Tuesday, April 28, 2009
"Fantastic news from Maine! Just minutes ago, the joint judiciary committee voted 11-3 that the marriage bill "ought to pass without amendment." This follows an overwhelmingly successful public hearing at which Mainers of all stripes, from the very young to the very old, Democrats and Republicans, Catholics and Unitarians, testified that they support equality for all Mainers.
"When Vermont's legislature voted for marriage equality, we were halfway to our goal of bringing marriage equality to 6 New England states by 2012. We are very hopeful that Maine will bring us to 2/3 of the way there. Please continue to support our efforts, and thank you for everything you do to support equality."
I was up on the hillside behind and over the house today, beginning the third and last of the garden terraces. When I looked down and over the roof I saw golden tan leaves spiraling straight upwards from a row of beech trees. With the heat of a very hot day beginning, a strong updraft was created and the beeches, which keep their leaves through the winter and only drop them in spring, were giving them up to the wind. They kept them aloft for a couple of minutes and then the updraft suddenly ended and there was a slow and graceful shower of gold all across the front of the house.
The sudden heat that began last weekend (4 days into the 80s) brought the big magnolia tree down by Fritz's old house into instant bloom, but also caused huge insect populations to emerge in great masses. The blackflies, emerged on Saturday, miserable pests that like to slam into your scalp, forehead and eyes--and administer a vicious bite. Mayflies are everywhere, particularly all over the roof and hood of my Jeep, by the hundreds. Either they like the color red or they like the hot smooth metal. They do a hopping dance up and down and you can hear their bodies clicking against the metal as they drop down. It's kind of weird. This has been going on for the last couple of days--I assume it's somehow involved with mating--and is exhausting just to watch. Perhaps Doug Taron can enlighten me on this behavior.
Speaking of Doug (of the blog Gosamer Tapestry), he was here for the weekend taking part in a gay men's workshop put on by the Body Electric School. I normally co-host these events with Fritz but I took part in this one. We've been fortunate to have Doug and husband Leon here for dinner a couple of times and gotten to know that Doug loves to go collecting insect specimens. Since he came early on Friday, we began by hiking the 30 acres here where he was delighted at all the spring growth on the forest floor. We followed that up with a trip to a local sand excavation pit which proved to be full of tiger beetles, one of his specialties. By the time the program began after Friday night's dinner, the beetles were safely stored in plastic vials in our freezer.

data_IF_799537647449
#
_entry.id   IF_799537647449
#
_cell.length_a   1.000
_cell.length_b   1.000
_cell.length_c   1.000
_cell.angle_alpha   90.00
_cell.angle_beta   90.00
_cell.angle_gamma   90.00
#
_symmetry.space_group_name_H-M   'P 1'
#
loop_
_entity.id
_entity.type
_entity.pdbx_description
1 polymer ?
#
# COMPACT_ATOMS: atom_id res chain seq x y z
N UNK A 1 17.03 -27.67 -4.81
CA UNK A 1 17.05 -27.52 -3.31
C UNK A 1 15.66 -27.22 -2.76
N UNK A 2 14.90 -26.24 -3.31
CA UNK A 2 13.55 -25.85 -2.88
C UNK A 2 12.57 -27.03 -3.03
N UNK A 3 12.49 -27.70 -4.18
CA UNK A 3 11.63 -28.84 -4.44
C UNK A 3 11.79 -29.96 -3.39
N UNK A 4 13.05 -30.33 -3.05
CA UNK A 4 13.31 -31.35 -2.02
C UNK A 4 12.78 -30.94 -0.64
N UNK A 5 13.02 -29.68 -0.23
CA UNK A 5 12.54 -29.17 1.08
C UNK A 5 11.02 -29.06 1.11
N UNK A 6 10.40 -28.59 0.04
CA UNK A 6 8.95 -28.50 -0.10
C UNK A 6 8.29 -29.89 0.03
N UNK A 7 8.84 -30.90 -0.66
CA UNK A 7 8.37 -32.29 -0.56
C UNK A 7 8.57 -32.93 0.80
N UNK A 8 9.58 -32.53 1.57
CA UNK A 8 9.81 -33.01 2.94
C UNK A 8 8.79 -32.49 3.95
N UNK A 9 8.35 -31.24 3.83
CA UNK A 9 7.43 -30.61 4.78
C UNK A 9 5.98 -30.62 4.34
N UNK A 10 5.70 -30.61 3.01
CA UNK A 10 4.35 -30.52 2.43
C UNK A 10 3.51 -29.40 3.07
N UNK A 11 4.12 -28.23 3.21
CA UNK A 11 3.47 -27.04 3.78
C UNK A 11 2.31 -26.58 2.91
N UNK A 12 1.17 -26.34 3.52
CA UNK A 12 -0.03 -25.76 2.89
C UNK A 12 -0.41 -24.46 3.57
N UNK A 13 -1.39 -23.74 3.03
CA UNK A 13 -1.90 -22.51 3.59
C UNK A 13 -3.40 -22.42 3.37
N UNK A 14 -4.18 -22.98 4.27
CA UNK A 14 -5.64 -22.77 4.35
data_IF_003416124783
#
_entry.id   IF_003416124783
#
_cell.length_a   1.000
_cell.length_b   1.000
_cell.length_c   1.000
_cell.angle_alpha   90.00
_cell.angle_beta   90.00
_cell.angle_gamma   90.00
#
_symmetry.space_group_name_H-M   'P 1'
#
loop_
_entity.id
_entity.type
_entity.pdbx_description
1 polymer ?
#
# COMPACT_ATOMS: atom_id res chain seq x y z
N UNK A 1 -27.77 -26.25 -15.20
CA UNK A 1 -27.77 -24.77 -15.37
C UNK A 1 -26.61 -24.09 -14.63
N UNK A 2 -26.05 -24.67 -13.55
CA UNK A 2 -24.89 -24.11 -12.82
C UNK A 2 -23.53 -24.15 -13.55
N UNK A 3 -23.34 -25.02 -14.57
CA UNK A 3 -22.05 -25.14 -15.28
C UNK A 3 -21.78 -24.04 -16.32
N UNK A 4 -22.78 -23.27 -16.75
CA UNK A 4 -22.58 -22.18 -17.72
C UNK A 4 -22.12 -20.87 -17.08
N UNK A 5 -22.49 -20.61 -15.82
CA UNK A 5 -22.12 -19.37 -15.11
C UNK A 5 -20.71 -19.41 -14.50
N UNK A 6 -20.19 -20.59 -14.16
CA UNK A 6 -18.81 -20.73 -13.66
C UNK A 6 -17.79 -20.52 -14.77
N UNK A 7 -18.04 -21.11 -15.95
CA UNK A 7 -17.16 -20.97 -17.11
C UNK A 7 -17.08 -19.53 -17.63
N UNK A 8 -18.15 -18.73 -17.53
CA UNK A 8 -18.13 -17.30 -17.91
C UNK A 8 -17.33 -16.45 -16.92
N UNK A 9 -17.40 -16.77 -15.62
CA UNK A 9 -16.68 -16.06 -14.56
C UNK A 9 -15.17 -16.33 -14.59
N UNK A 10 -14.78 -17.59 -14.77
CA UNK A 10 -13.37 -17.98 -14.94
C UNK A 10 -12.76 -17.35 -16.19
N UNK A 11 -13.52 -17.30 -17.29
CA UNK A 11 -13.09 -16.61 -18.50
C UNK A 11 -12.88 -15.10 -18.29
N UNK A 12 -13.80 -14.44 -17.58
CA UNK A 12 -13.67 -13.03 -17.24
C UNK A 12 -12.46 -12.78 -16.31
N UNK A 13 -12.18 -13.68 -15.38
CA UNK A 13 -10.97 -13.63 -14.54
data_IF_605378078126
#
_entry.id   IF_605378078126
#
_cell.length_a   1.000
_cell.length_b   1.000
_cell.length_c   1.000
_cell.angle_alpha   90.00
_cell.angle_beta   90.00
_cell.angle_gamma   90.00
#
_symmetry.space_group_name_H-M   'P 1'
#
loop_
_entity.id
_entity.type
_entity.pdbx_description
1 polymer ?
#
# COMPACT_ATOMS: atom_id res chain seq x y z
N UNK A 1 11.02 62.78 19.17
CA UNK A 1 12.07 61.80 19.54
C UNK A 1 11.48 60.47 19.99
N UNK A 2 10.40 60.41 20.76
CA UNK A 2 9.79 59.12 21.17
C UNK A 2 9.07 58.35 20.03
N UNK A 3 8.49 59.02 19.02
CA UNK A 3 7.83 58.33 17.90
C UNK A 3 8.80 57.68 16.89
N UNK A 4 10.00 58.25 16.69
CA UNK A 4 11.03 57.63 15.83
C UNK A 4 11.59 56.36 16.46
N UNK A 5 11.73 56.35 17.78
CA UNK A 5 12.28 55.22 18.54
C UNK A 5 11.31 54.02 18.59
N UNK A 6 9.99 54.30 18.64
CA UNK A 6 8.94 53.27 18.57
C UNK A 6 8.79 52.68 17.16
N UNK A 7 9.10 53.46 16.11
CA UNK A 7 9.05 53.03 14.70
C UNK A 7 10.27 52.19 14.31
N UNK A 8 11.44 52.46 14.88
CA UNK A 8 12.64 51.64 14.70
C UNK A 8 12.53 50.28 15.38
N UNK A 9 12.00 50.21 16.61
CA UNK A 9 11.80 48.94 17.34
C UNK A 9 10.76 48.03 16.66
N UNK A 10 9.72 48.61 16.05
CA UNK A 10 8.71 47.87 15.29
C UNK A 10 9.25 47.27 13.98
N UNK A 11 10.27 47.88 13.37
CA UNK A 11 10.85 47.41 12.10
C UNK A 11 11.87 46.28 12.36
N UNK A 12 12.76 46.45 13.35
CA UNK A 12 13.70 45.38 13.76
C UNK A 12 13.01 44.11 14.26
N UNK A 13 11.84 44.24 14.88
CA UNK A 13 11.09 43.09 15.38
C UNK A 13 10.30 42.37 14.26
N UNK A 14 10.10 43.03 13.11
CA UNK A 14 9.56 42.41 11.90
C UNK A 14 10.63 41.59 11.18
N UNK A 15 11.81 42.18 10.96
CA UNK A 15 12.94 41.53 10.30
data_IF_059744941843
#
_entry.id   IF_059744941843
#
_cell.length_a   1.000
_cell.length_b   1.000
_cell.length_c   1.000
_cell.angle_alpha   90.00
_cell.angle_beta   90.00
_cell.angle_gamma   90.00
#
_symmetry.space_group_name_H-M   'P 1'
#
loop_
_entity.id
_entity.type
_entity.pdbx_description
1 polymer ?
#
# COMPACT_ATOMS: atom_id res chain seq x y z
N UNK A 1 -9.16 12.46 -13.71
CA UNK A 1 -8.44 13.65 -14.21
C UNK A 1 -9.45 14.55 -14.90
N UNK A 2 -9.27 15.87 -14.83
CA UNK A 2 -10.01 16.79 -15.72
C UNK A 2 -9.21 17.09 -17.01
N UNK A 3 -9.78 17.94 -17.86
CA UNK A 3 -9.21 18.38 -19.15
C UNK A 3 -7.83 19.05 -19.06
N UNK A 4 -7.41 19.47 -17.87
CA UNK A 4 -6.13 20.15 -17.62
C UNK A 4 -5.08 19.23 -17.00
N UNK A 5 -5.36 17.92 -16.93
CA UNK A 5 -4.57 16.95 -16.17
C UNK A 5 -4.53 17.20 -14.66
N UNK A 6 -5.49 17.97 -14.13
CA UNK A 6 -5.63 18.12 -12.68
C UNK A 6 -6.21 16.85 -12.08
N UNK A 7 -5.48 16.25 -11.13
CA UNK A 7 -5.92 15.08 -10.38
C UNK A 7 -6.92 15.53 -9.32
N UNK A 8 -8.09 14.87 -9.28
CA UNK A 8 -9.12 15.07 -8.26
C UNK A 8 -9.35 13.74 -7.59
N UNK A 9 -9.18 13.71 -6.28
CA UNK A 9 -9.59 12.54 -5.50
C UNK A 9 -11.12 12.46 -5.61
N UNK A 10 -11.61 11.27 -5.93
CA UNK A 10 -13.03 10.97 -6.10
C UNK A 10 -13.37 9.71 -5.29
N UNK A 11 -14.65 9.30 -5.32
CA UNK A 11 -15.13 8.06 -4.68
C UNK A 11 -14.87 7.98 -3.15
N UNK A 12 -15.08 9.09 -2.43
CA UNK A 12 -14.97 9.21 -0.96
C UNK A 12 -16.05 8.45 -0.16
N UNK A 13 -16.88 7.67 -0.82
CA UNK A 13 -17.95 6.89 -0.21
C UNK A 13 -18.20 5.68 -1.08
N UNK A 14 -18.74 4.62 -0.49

The program was extremely well run and profoundly moving. There were 23 of us in all and by Sunday evening, we were all semi-euphoric. I took Doug, Fritz and another of the participants out to dinner as the idea of cooking was just not a possibility.
Stephen--no, nor when Massachusetts blazed the trail did I think others would follow so fast (OK, five years isn't jet speed, but when you consider the strength of the opposition . . . ).
I was stunned at today's vote. At this point you could be moving towards marriage in NH very soon.
The mayflies are seeing the shiny, smooth surface of the Jeep as water. Yes, the strange looping flight is about mating. Everything that adult mayflies do is either about mating or laying eggs. They don't even eat.
It was so very, very good to see you and Fritz. Looking forward to getting together again next month.
For me, the name isn't important, the rights are, but at the same time there's an uneasy feeling of apartheid. My guess (and hope) is that de facto marriage will eventually become actual marriage.
As far as the US goes there's much more weight on the word, marriage, at least for me. If gays can marry then that's a federally regognised relationship status and hence might be internationally recognised.
One of the bitter-sweet things for us to do is to visit the US to see family, only to find that as soon as we land we're no longer 'married' in legal terms. It's a strangely unquieting feeling.